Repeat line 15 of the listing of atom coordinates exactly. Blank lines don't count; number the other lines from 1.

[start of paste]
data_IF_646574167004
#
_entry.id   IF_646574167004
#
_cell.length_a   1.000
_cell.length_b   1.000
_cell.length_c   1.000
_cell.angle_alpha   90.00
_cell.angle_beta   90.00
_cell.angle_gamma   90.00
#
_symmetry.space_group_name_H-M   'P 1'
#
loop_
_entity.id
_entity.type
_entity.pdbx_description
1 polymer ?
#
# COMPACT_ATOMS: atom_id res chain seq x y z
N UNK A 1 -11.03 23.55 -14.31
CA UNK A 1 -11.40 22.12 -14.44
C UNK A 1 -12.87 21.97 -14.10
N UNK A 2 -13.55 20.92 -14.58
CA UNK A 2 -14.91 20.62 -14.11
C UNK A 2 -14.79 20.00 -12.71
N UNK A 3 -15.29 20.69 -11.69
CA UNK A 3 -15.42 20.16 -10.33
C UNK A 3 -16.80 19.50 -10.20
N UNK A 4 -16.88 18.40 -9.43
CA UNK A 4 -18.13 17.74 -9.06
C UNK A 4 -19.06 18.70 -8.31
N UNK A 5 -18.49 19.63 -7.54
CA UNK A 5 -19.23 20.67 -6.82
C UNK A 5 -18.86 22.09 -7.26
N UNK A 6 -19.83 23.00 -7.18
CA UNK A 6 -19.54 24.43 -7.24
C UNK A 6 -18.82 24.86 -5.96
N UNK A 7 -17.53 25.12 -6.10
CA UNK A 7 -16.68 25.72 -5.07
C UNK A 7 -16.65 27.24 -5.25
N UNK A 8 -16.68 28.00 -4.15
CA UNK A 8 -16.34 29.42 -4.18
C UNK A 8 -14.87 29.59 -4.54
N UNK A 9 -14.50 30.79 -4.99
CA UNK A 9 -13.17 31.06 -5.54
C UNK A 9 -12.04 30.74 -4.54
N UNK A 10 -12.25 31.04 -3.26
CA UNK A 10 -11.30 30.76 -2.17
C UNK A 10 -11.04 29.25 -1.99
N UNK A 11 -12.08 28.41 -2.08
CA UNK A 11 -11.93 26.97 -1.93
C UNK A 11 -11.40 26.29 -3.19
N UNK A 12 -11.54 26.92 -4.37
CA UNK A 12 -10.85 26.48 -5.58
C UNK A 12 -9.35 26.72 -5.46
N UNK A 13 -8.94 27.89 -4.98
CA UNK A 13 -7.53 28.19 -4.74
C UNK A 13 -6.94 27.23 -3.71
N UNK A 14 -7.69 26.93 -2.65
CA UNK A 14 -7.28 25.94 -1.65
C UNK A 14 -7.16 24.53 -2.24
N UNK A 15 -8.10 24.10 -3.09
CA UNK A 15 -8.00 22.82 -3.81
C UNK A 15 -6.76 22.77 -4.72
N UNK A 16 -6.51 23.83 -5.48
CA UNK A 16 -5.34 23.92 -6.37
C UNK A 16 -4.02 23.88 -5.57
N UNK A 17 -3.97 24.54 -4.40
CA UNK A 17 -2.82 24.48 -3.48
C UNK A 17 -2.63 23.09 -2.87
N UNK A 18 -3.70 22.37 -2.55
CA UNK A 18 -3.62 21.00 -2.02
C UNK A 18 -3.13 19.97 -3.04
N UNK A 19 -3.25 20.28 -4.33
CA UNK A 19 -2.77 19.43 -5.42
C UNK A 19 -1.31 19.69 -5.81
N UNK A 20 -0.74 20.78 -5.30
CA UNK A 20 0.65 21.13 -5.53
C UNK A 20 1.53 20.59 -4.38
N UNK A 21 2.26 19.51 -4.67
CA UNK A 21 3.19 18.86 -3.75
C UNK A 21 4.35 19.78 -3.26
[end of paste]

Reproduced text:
_entity.id